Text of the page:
MASSACHUSETTS ENDS SUNDAY LIQUOR BLUE LAWS
Massachusetts lifted its ban on Sunday alcohol sales last weekend,
discarding a centuries-old policy that originated with the Puritans.
Starting at noon last Sunday, liquor storeowners in Massachusetts were able
to slake their customers thirst for beer, wine and liquor.
While the statewide change took effect Sunday, liquor stores in Boston and
some other cities and towns did not open because officials have yet to enact
the change locally. Individual cities and towns may opt out of the law,
through a vote of selectmen or other governing body.
In Boston, the Licensing Board will meet Thursday to determine their
position. Sources tell the media that most of the city's liquor stores will
probably be allowed to open on Sundays in order to remain competitive with
other area stores.
Gleaned from Peter LaFrance
More news, same source:
Adolph Coors Co. said that it will introduce a new low-carbohydrate beer, to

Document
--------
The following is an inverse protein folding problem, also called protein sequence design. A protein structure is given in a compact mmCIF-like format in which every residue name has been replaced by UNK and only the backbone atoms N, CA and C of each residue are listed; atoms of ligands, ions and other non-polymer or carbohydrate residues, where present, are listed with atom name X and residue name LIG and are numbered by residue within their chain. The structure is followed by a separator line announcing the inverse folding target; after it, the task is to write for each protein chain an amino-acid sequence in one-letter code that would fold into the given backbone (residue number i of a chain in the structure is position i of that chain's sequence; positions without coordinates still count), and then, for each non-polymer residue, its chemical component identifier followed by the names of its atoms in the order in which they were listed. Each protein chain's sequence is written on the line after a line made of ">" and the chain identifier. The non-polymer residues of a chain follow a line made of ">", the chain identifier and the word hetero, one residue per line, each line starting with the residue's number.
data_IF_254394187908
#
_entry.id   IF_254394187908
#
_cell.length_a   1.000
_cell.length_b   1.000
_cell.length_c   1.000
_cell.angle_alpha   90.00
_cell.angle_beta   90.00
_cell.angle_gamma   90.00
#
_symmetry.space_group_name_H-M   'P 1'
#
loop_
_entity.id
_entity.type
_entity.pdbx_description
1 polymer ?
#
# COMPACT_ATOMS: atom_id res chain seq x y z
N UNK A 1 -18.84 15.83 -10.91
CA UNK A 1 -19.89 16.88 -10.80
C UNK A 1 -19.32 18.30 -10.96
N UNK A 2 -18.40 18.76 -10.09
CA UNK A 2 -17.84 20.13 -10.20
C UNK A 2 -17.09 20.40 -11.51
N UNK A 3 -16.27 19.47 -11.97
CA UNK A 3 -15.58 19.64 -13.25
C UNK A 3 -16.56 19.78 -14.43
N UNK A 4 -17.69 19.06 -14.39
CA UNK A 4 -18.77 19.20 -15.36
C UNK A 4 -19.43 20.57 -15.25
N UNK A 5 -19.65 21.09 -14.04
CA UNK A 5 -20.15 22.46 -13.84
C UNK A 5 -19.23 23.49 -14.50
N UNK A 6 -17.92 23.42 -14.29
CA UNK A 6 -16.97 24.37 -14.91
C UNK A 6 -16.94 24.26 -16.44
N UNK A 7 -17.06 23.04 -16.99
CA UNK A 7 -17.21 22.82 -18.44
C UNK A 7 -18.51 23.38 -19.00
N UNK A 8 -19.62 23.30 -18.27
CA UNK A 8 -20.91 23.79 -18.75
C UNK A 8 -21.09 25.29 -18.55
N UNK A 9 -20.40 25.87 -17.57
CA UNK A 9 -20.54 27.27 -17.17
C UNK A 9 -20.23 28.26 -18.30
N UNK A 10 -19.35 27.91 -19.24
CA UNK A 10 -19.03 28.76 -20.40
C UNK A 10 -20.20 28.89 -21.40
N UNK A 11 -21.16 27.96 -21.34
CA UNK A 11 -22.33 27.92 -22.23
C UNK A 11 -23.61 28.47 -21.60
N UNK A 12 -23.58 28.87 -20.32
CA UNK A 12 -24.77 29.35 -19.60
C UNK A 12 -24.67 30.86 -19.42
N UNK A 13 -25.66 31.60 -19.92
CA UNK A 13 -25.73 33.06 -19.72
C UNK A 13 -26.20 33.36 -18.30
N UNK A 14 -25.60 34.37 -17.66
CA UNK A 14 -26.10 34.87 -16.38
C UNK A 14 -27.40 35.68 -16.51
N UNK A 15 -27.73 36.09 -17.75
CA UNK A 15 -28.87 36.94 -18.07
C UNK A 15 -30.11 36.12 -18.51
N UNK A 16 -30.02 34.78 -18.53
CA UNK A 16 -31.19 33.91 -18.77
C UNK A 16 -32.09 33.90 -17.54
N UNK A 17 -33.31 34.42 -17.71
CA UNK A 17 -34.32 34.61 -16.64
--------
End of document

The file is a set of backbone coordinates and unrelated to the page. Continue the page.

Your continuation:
be called Aspen Edge. It will be distributed in 10 states beginning around
March 1, with plans to roll out the beer nationwide before the end of 2004
Just what we need...
quill in hand and carefully composed...
| MASSACHUSETTS ENDS SUNDAY LIQUOR BLUE LAWS
| Massachusetts lifted its ban on Sunday alcohol sales last weekend,
| discarding a centuries-old policy that originated with the Puritans.
In a country that supposedly espouses separation of church and state, I find it
impossible to understand the legal basis for any state using religion to justify
regulation of an area of commerce.
§§§ - Please change planet to earth to reply by e-mail - §§§
It may have originated with the Puritans, but modern-day regulation of
in-state commerce in alcholic beverages is the legal right of each
individual state, as set forth in the 21st Amendment. The "Repeal" of
Prohibition came with that catch, and it survives to the present day.
The reason Sunday sales were finally allowed in Massachusetts have
less to do with sudden liberalization and more to do with states
desperate for tax revenue to replenish their dwindling coffers.
When I lived in the Northeasterner part of the country,
where one can find many of these "blue laws," they justified
it not in terms of religion but as a "family values" thing--
small family-run businesses couldn't compete as well with
large impersonal megabusinesses that stayed open 24/7, so
they field a bit. (But why Sunday? Always sounded a little
fishy to me...)